Outsourcing, and especially offshoring, might provide short-term cost savings, but what about the long term? Some companies might find that savings are offset by customer (and employee) dissatisfaction, miscommunications between inhouse and outside resources, or other factors. A prime example: Last year, Dell returned some offshored jobs to the US after receiving customer complaints about service.

In general, it seems that outsourcing, be it local or offshore, can produce benefits—but not in every situation. Companies need to clear the dollar (or pound or euro) signs out of their eyes and devote a lot of careful analysis and forethought to their goals and their customers' needs before making a decision to outsource. Plus, companies should make sure that they have a backup plan if things don't turn out as expected. Heed the cautionary tale told us by Meir Glantz, a network engineer in the financial sector:

"I am not totally against outsourcing. In certain situations, it's a viable alternative to traditional staffing—for example, to provide an immediate supply of skilled people for short-term projects or to provide expert support for divisions that use proprietary systems or software (e.g., certain areas of network infrastructure). Unfortunately, it's often seen as a panacea for all sorts of budgetary ills, such as waste, mismanagement, and inefficiency. Many companies have narrowed their view to focus solely on the bottom line as the measure of their success. Technology and staff expenses are seen as burdens that need to be shed. The solution? Outsource as much of the staff as possible and delay acquiring equipment as much as possible.

"Granted, in hard times, staff reductions are inevitable. But rather than retain those individuals with the most experience, those people are usually among the first to be dismissed because they often have the highest salaries in the group. A slew of entry-level people are brought in from an outsourcing group and expected to provide the same service \[as previous in-house employees\] for a lot less money. This doesn't work out for two reasons: One, these consultants are thrust into a new environment that they have no familiarity with and are expected to pick up its characteristics and quirks almost immediately. Second, the outsourced staff doesn't have the knowledge or experience that the previous staff had; they're truly entry level and rely on the few experienced \[in-house\] people to train and guide them through day-to-day problems. This slows down problem-solving performance overall and prevents the experienced staff from getting their own work done in a timely fashion.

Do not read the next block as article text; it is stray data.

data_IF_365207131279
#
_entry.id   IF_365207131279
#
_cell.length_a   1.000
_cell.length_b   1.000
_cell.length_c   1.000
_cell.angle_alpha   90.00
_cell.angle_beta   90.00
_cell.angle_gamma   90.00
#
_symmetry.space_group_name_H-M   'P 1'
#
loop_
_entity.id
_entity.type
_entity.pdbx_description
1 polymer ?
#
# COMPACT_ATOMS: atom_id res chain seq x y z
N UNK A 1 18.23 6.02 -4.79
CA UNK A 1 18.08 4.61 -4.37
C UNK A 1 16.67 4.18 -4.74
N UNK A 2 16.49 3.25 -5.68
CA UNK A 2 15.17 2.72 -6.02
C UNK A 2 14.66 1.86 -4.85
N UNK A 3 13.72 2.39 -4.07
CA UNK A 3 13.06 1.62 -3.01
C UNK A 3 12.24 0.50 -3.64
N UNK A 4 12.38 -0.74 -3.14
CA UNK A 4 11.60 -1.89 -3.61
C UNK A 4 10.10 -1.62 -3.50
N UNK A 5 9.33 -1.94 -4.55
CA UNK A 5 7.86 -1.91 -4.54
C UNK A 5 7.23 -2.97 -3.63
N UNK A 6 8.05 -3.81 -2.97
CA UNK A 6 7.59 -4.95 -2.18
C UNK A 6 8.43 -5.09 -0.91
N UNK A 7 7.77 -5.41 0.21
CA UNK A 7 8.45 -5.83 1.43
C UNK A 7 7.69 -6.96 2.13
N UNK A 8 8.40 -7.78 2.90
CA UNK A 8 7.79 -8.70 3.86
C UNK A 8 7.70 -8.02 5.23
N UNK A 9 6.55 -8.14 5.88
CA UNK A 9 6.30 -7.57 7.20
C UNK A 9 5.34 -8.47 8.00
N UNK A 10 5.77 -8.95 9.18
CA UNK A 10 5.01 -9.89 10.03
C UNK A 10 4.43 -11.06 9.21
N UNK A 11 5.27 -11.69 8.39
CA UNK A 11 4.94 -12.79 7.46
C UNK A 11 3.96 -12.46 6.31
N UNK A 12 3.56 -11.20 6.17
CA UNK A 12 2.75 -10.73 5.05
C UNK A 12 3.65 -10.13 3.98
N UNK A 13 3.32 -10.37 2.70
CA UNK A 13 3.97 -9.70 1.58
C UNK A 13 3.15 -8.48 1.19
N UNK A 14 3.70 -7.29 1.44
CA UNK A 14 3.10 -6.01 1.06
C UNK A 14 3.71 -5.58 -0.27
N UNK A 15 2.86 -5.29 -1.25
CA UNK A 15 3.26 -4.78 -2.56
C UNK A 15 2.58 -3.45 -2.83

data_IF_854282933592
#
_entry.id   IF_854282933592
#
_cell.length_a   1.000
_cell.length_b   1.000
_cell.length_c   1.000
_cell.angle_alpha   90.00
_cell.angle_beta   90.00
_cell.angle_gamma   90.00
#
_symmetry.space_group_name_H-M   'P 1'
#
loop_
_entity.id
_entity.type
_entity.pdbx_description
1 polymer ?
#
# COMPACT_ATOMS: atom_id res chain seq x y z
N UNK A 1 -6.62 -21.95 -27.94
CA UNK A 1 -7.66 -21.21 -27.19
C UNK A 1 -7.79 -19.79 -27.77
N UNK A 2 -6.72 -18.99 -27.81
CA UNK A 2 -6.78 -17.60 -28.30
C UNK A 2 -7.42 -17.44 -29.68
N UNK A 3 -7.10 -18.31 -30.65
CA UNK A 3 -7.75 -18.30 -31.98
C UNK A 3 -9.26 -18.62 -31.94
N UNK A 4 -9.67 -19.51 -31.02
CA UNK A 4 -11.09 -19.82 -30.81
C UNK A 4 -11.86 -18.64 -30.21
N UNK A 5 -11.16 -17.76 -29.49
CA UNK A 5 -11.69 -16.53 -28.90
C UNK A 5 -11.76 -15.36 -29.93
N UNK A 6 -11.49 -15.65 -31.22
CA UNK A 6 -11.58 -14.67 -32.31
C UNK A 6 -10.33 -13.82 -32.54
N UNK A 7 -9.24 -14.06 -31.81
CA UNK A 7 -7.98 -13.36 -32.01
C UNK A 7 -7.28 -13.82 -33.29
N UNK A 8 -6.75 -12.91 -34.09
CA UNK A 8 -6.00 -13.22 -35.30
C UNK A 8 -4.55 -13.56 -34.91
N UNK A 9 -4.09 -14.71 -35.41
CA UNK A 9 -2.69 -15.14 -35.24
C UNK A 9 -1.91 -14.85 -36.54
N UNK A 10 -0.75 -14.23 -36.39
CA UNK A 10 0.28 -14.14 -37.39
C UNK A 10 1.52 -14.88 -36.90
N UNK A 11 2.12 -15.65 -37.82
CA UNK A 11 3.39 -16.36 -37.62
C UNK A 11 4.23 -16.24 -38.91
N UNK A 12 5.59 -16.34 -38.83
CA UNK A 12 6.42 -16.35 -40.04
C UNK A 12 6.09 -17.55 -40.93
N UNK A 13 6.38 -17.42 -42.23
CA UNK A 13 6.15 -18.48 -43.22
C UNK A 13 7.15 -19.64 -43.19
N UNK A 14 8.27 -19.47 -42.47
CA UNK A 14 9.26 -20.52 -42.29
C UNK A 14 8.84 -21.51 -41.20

"\[In my company,\] programming and phone support was farmed out to foreign outsourcing for certain divisions. Customer service (through agents in India) was a disaster \[because of language barriers\]. Slow service and misunderstandings finally generated enough backlash from customers that the foreign agent support was abandoned. The same held true for programmers. There are many talented programmers in India, and the idea \[of sending and receiving\] work over the Internet and communicating through Voice over IP (VoIP) sounded great. Unfortunately, \[much of the\] work was filled with grammatical errors that caused programs to crash, or the original requirements were misunderstood and the work had to be redone. These delays and extra paid hours used up any savings that were initially present so that in the end, the cost was pretty much the same as using domestic help—just with more aggravation.

"This isn't to say that outsourcing is never a viable option. I am sure that there are also tales of success. However, companies need to take a good hard look at the big picture to be sure that the short-term savings don't cost them much more in the long run."